Insurance fraud began when insurance first began. Incidents have been recorded as far back as ancient Greece. Ship scuttling was an insurance scam in ancient Greece where ships were purposely sunk. Later insurance fraud travelled to England and then to America. When cars were introduced it opened a whole new arena for fraudulent insurance claims.
Today, with modern technology, many fraudulent car accident claims do arise from sophisticated organised crime rings that can be hard to detect. Don't let this make you a victim of an insurance scam. Whether the insurance scam is from an organised crime ring or an individual, there are fraud protection steps you can take to help you be more aware and avoid being a scammer’s next victim.
First, it is important to know what types of insurance scams are used. There are many types of car insurance scams. Set-up car accidents can range from vehicles deliberately stopping in front of a driver to cause a rear-end car accident to drivers who pretend they are being helpful but intend to cause a car accident that will look like the innocent driver’s fault. Scams can also involve people one would generally trust, such as professional businessmen (doctors etc ).
Educating yourself about fraud protection against car insurance accident scams is the best way to avoid being someone's next victim. Here is a list of common scams to be aware of:
•Staged rear-end car cccidents
A senior traffic police officer in London recently raised the nasty practice of deliberately causing a car crash. These ‘staged accidents’ involve a driver deliberately engineering a situation in which you crash into his car.
This is obviously an insurance scam – in fact a whole series of criminal acts in which you as a driver are made a victim of someone else’s desire to make money from your insurance company.
Drivers need to ask themselves the question “How do I spot when this is developing around me?’ Speaking from experience, I developed this awareness when preparing for my Advanced Driving Test. Indeed any occupational driver training course should be a huge help in this regard. Drivers following you too closely, or perhaps two other vehicles apparently driving together behind and in front of you, are worthy of attention.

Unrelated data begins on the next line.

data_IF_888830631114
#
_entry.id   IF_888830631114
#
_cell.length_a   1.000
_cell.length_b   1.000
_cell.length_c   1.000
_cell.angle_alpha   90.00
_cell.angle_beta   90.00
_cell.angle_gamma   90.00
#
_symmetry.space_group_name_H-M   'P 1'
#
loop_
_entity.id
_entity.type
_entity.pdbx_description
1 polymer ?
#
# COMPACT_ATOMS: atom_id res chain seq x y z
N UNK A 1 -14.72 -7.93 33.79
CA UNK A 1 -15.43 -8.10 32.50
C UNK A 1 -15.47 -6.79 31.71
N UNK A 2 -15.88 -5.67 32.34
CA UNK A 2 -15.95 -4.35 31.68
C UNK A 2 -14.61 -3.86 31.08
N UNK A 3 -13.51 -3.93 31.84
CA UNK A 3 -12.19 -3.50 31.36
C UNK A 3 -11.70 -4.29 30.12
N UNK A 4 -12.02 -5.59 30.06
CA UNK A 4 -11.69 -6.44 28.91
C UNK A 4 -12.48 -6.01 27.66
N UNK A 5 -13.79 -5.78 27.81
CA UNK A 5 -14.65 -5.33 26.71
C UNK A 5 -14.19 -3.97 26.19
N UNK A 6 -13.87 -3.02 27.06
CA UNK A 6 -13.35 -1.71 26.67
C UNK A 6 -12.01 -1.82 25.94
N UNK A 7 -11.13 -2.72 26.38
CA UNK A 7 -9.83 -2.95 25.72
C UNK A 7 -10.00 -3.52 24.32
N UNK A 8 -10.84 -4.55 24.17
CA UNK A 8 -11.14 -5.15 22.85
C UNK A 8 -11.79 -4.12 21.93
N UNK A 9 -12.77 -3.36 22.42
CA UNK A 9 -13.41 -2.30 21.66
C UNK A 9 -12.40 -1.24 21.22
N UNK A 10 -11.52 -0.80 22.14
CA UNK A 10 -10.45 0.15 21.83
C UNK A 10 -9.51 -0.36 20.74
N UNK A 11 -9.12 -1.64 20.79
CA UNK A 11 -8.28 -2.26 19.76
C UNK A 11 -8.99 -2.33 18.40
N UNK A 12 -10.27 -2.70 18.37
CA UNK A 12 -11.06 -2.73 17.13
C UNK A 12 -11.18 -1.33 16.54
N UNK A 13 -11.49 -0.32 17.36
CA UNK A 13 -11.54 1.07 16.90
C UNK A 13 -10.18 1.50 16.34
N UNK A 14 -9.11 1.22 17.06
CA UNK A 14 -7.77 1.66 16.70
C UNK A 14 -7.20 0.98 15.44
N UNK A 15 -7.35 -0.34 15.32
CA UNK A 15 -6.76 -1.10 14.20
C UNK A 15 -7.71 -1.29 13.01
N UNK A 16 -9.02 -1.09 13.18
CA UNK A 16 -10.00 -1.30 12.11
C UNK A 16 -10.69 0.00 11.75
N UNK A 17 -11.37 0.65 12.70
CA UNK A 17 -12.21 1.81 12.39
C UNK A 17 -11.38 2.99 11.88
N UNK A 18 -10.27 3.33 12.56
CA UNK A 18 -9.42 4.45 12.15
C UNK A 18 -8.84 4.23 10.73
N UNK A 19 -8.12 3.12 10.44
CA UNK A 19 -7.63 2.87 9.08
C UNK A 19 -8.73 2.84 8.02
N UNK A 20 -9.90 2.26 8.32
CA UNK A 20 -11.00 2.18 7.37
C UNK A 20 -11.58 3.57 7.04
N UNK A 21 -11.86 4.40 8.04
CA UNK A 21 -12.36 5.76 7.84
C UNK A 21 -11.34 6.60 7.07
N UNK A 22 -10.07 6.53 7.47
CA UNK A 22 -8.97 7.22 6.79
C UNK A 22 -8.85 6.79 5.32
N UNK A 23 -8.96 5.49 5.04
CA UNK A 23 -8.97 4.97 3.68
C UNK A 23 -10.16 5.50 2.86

The easiest situation to create is one where the dishonest party brakes very sharply in front of you, leading you to rear-end their vehicle. So you need to be aware of the actions of others and allow for the risk of unconventional manoeuvres.
After an accident, either staged or not, the scam driver will go to another location and cause extensive damage to his/her vehicle and claim that the damage happened during the original accident.
If you are caught by the practice, photos of the damage to the other vehicle (as well as your own ) and of the driver, and of how many people were in the car are really helpful in establishing facts.
A single-occupant vehicle which is subsequently the origin of a claim for four sets of whiplash is the kind of issue that faces insurers at a later date. It’s a nasty business, and one I am sure you would all want to help stamp out.
Scam helpers will wave an innocent driver into traffic, but then crash into the innocent driver. When it comes time to file the claim, the scam driver will deny waving anyone in. Other ways fake helpers try to scam people is by offering to help an innocent driver find a auto repair shop, doctor, or lawyer. In this case, everyone is in on the scam. The body shop charges you enormous rates, the professional businessmen also lie to collect more from your insurance.
Since these scams can happen at any time and place, it is important to be prepared. Awareness is the most important. Watch for drivers who may be following you or examining your driving habits. Also, make sure you leave plenty of room in front of you in order to stop. If an accident does happen, take notes on everything about the other car, the accident, and everybody that was in the other car. Keep a disposable camera in your car to record damage to both vehicles.
Furthermore, use your judgment in driving, not others. Make sure you have enough room to get out and just let other cars pass instead of letting others "wave you in”. And, when you talk to your insurance company, let them know if you felt something was suspicious.